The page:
Just when I realized I’d drowned myself in a lust for all products porcine (wait – did I forget to mention I tasted Landjaeger for the first time recently?), I realized I’d planned two consecutive dinner parties with friends who didn’t eat pork.

Panic?

For a minute, yes. I’d made such a long list of things to do with the pork products in my refrigerator that I’d developed tunnel vision.

But pig wasn’t the only thing I’d picked up at the market – there were turnips, a celery root, carrots, and parsnips, waiting patiently for their turn in the oven, and that fat stash of fingerling potatoes from the fall, and a tangle of thyme in the bottom drawer. I roasted the root vegetables to a golden, crispy brown, stewed them up in a rich, fragrant dried mushroom broth, and made a vegetarian stew.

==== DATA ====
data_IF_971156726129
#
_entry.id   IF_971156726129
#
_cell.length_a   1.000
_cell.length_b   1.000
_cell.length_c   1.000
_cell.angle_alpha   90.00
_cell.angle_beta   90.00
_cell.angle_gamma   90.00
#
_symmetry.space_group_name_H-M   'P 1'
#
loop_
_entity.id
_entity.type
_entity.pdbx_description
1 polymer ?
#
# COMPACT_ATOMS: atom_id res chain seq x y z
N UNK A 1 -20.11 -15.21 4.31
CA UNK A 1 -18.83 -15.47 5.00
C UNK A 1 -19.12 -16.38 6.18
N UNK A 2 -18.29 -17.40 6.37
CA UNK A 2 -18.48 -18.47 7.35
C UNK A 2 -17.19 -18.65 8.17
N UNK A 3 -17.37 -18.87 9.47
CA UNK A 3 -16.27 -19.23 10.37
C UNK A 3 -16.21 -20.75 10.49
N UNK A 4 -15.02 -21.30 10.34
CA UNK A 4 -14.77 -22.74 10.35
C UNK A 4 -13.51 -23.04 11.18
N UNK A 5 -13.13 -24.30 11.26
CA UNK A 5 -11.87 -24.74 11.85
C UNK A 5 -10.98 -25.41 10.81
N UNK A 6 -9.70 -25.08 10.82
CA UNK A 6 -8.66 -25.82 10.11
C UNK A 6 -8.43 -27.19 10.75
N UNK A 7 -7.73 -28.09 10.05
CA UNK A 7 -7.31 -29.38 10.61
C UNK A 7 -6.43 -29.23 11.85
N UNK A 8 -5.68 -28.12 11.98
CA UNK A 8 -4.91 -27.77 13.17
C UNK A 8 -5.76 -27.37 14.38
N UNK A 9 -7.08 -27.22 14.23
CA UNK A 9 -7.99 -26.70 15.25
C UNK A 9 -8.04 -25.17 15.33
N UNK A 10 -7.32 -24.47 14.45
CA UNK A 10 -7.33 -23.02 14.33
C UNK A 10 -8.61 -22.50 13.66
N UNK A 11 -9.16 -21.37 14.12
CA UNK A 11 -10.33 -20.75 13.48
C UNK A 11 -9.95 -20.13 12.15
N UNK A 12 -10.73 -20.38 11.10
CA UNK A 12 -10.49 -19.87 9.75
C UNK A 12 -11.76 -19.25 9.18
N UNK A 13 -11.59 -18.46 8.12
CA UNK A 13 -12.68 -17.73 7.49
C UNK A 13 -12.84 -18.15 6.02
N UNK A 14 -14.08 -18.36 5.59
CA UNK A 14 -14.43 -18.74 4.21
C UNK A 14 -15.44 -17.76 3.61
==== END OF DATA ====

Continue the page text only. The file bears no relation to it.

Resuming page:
There, I thought, satisfied. I am capable of living without pork.

By the time our friends arrived, the stew was rich and earthy, just the sort of comfort a storm-rattled Seattleite needs in early February. But as I was topping the stew with puff pastry to turn each bowl into a bottomless root vegetable pot pie, I cracked. Out came the pancetta, and the knife, and a hot pan. I seared up a two thick slices’ worth of diced pancetta, and secreted them into the meat eaters’ bowls.

So pick your own adventure: Make vegetarian pot pies, as below, or spike them with squealer. Either way, you’ll have a darn good dinner.

Root Vegetable Pot Pie

Roasted Root Vegetable Pot Pie (PDF)